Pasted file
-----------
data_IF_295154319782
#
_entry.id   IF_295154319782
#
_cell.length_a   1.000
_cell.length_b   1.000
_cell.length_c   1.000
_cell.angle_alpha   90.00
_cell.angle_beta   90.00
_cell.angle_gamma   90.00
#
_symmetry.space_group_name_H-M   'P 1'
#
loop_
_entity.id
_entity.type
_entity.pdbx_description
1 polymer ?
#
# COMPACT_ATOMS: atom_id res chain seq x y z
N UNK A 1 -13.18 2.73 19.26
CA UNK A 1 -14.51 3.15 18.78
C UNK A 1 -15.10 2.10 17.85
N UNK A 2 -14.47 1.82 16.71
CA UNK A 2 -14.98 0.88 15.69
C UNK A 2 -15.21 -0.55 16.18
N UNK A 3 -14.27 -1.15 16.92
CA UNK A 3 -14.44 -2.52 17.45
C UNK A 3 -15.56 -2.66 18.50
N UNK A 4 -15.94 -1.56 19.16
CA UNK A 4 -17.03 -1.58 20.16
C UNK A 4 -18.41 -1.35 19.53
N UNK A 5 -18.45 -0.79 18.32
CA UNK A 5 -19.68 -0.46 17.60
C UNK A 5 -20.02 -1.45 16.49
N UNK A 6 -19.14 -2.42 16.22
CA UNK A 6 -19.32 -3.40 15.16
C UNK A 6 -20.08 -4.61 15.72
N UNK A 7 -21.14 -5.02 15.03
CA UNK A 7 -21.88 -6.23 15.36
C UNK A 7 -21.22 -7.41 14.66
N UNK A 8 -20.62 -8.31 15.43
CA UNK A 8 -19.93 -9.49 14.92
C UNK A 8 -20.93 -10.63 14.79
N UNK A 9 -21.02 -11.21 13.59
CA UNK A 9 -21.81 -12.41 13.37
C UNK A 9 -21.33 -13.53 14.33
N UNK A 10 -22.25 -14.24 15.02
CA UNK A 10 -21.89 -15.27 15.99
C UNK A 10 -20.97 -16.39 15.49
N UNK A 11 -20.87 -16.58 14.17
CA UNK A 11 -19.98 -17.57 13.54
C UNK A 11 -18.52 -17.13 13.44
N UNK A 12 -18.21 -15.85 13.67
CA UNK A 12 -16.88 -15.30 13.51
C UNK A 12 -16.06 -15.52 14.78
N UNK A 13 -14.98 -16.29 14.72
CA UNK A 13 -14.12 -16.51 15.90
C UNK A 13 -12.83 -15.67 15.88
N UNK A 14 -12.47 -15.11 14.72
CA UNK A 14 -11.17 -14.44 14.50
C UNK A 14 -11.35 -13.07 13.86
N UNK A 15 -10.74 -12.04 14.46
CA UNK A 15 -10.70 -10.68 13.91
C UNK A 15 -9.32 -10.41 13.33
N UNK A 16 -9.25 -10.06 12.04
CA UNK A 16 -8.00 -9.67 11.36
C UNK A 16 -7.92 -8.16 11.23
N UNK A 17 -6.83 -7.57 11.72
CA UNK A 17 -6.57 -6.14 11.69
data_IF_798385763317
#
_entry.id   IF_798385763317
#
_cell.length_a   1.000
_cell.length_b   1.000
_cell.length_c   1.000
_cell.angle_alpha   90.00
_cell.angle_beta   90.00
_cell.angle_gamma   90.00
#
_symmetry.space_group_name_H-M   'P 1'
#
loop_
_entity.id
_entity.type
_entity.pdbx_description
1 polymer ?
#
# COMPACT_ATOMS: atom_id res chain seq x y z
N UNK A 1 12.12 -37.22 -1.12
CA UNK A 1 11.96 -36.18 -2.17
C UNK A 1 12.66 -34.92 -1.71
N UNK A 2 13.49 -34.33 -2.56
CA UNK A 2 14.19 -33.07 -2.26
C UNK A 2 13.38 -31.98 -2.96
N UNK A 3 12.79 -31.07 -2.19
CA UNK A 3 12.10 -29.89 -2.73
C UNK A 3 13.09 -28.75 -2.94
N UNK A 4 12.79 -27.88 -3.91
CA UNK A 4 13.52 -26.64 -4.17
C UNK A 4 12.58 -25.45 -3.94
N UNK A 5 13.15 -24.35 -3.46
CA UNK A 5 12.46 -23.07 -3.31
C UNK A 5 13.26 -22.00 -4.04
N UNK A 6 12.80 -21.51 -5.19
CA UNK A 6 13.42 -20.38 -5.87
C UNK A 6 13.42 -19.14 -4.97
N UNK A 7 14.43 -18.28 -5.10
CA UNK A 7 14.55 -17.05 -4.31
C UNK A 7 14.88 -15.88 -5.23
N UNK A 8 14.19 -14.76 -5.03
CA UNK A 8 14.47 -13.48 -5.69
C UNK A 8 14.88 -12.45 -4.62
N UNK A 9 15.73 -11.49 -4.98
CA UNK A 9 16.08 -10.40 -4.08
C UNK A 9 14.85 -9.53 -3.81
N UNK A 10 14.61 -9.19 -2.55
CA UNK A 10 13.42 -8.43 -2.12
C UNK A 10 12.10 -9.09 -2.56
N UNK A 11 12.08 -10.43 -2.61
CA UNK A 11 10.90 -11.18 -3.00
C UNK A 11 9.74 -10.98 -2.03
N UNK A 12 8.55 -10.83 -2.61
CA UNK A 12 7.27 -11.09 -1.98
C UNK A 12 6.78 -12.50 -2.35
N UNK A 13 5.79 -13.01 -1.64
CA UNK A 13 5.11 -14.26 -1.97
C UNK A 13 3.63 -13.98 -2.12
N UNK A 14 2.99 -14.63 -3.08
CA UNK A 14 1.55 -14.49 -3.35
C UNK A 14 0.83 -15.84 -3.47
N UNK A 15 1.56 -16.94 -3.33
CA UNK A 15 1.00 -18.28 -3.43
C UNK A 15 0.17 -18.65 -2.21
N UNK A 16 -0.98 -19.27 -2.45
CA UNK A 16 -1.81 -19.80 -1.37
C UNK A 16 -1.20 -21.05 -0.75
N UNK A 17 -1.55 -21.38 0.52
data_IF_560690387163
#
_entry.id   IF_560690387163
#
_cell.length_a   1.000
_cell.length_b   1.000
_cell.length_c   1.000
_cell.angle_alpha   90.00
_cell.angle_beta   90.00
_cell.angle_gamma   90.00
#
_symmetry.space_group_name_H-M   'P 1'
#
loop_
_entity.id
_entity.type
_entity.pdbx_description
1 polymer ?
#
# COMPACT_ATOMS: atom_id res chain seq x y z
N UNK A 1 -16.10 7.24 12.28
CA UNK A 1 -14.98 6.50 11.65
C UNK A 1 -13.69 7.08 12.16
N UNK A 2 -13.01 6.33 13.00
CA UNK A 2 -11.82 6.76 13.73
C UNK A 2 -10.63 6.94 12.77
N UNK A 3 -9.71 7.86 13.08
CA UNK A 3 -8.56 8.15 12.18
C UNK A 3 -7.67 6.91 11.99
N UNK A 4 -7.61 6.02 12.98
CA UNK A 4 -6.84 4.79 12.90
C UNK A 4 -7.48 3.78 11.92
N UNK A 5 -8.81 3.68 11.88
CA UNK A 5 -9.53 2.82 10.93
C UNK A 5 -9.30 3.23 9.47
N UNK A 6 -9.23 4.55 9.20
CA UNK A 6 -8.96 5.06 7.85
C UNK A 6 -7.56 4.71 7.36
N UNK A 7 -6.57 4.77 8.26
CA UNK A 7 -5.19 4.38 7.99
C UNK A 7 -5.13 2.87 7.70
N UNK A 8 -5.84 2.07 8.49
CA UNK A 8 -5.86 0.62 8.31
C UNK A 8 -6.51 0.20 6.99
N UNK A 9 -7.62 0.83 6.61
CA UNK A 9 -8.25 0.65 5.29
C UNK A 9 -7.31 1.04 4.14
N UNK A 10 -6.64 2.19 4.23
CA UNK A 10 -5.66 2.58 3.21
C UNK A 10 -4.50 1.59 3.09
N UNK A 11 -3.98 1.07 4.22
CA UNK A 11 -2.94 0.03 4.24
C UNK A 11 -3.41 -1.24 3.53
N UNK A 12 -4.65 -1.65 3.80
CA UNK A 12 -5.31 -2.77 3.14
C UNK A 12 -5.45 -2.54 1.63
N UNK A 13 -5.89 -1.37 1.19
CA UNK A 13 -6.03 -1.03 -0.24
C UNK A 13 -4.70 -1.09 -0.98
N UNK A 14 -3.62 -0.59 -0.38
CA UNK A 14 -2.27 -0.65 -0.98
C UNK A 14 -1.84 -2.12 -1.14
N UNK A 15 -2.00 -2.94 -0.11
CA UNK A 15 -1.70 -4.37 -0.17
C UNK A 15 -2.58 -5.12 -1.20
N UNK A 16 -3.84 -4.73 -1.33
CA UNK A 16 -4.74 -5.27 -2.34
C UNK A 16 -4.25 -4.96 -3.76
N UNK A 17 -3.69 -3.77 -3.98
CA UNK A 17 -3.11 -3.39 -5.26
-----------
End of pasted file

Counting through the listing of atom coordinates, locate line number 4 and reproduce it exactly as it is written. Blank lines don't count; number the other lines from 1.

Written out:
#